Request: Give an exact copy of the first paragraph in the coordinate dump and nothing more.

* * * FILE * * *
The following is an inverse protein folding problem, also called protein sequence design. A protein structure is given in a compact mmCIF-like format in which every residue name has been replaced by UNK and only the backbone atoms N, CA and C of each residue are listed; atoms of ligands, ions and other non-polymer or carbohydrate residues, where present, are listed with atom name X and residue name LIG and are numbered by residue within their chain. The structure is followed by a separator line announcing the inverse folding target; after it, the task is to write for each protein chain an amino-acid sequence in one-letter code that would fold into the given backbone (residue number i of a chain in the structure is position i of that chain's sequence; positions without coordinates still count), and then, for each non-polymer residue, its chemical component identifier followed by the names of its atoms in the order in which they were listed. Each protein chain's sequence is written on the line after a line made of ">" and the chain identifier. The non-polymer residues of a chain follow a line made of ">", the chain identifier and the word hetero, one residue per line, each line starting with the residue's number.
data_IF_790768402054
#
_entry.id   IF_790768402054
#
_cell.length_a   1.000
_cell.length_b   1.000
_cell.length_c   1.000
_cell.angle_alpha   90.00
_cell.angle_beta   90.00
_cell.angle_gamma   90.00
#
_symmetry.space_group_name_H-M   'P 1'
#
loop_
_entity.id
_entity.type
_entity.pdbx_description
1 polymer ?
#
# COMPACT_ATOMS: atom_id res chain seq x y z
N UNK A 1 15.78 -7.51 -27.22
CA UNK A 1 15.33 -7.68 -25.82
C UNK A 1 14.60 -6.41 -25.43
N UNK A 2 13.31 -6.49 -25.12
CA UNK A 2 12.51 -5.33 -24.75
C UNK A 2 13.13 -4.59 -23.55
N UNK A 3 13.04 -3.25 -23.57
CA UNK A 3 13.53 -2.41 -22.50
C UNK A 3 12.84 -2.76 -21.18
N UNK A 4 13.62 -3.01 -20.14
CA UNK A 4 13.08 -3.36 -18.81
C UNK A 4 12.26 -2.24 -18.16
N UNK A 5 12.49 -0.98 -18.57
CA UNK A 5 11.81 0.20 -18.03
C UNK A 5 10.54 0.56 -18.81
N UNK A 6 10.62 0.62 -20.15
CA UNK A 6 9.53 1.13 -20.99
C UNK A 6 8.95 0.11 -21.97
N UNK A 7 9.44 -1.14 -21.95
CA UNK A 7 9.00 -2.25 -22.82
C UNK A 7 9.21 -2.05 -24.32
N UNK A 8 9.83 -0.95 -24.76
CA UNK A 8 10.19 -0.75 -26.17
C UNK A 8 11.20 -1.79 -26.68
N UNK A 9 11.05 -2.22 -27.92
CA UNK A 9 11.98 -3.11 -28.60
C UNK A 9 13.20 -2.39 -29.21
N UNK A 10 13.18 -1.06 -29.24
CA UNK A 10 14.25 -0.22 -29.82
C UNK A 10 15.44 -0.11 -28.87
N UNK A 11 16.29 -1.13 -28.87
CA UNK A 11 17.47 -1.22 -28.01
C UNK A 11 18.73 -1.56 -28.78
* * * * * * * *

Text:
The following is an inverse protein folding problem, also called protein sequence design. A protein structure is given in a compact mmCIF-like format in which every residue name has been replaced by UNK and only the backbone atoms N, CA and C of each residue are listed; atoms of ligands, ions and other non-polymer or carbohydrate residues, where present, are listed with atom name X and residue name LIG and are numbered by residue within their chain. The structure is followed by a separator line announcing the inverse folding target; after it, the task is to write for each protein chain an amino-acid sequence in one-letter code that would fold into the given backbone (residue number i of a chain in the structure is position i of that chain's sequence; positions without coordinates still count), and then, for each non-polymer residue, its chemical component identifier followed by the names of its atoms in the order in which they were listed. Each protein chain's sequence is written on the line after a line made of ">" and the chain identifier. The non-polymer residues of a chain follow a line made of ">", the chain identifier and the word hetero, one residue per line, each line starting with the residue's number.